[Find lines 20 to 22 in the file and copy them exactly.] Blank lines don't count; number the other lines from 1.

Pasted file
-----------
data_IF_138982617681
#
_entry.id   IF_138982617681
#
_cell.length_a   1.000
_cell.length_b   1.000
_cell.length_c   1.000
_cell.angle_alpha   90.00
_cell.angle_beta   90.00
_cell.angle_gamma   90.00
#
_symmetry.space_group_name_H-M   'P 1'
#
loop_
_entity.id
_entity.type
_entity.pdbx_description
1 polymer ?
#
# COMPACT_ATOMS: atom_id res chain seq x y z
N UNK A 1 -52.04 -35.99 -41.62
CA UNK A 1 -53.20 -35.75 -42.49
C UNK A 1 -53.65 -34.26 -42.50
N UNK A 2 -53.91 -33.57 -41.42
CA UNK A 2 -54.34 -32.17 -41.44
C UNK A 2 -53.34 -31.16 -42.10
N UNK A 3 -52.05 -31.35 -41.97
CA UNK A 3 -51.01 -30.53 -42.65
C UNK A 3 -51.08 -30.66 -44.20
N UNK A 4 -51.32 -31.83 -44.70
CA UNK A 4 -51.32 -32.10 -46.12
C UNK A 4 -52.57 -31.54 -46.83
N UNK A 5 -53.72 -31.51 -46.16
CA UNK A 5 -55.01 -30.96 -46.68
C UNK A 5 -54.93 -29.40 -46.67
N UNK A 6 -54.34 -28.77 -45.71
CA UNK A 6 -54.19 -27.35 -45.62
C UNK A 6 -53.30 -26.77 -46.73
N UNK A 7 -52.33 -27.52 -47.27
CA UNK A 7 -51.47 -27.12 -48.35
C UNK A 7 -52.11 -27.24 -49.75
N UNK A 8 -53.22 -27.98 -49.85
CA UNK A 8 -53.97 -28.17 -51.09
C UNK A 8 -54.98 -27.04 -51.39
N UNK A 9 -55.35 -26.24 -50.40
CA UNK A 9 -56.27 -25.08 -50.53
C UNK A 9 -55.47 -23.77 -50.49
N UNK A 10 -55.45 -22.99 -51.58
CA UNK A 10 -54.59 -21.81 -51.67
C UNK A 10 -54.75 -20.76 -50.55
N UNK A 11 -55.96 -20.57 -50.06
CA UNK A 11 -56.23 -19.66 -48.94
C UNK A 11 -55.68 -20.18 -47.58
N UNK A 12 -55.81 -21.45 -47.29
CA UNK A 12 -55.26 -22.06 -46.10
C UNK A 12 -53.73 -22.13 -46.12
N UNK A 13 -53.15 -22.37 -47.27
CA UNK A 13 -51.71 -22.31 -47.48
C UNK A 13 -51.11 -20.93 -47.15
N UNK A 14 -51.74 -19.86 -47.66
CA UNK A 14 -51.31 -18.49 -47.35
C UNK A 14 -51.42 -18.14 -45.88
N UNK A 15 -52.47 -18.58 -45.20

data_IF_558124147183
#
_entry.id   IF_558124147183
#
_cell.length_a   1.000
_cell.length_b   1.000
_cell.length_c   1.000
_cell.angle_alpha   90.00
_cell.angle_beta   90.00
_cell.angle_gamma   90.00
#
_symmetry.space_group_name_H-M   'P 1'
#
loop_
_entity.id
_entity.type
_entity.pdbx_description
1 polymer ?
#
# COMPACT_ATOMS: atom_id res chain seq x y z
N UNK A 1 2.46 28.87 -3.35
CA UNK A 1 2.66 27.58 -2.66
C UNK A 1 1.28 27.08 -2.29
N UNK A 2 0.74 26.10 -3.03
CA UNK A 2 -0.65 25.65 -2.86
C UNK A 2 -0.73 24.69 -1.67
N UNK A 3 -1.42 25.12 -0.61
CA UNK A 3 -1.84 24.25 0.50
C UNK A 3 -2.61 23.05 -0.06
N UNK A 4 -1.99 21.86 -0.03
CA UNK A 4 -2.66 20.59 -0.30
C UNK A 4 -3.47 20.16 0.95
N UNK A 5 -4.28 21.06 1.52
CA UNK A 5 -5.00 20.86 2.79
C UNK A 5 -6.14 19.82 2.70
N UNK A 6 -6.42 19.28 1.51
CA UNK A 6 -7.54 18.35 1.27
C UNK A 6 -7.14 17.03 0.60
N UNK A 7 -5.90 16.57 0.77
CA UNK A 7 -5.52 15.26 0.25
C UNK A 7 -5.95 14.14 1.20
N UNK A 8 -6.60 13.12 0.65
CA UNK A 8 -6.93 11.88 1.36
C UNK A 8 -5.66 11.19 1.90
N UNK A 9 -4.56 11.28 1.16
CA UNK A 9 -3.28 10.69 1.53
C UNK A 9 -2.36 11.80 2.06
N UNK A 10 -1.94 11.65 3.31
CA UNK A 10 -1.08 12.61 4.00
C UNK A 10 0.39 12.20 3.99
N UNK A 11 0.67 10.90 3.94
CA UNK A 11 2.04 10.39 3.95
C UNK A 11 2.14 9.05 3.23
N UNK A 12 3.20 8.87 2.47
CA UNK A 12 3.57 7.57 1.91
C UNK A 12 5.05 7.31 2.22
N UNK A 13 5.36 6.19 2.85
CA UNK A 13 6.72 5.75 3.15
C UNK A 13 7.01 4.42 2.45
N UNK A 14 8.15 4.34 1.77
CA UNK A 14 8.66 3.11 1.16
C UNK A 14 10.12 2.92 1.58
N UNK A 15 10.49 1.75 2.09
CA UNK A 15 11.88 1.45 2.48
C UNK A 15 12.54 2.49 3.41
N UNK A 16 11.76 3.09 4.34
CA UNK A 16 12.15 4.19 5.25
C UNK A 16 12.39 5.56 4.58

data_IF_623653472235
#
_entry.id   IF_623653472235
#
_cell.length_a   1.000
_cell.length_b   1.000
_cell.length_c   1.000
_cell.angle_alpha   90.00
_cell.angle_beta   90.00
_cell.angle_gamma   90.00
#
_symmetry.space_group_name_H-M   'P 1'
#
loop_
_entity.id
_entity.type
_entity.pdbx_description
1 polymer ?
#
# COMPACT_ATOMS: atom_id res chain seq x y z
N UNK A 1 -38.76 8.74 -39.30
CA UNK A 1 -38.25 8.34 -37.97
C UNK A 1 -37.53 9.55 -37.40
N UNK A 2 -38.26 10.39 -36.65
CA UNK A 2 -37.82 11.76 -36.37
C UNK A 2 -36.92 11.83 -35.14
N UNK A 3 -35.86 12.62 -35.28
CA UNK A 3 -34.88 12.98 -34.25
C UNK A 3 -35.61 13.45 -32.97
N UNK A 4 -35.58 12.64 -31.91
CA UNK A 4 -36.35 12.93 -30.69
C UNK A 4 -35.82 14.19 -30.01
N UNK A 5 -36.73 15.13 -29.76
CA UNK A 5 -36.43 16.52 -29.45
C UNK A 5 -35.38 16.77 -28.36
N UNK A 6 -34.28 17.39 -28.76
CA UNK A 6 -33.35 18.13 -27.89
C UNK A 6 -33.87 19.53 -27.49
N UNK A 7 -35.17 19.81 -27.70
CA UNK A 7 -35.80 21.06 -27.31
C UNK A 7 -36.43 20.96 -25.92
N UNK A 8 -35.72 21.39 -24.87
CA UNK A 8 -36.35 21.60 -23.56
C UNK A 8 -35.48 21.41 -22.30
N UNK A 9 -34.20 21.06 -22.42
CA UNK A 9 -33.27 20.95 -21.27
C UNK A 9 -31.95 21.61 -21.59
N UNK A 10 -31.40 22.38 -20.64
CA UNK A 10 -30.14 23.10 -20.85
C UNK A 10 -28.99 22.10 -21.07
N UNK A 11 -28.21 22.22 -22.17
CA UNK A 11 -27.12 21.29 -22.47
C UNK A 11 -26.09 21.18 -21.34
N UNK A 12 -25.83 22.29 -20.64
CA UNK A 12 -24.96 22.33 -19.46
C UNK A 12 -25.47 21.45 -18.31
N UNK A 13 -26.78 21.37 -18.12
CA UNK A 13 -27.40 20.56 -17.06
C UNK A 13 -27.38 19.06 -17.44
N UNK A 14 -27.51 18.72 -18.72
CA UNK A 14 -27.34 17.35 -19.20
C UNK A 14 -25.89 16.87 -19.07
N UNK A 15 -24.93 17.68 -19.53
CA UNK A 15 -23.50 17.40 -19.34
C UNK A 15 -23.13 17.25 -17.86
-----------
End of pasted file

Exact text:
# COMPACT_ATOMS: atom_id res chain seq x y z
N UNK A 1 -52.04 -35.99 -41.62
CA UNK A 1 -53.20 -35.75 -42.49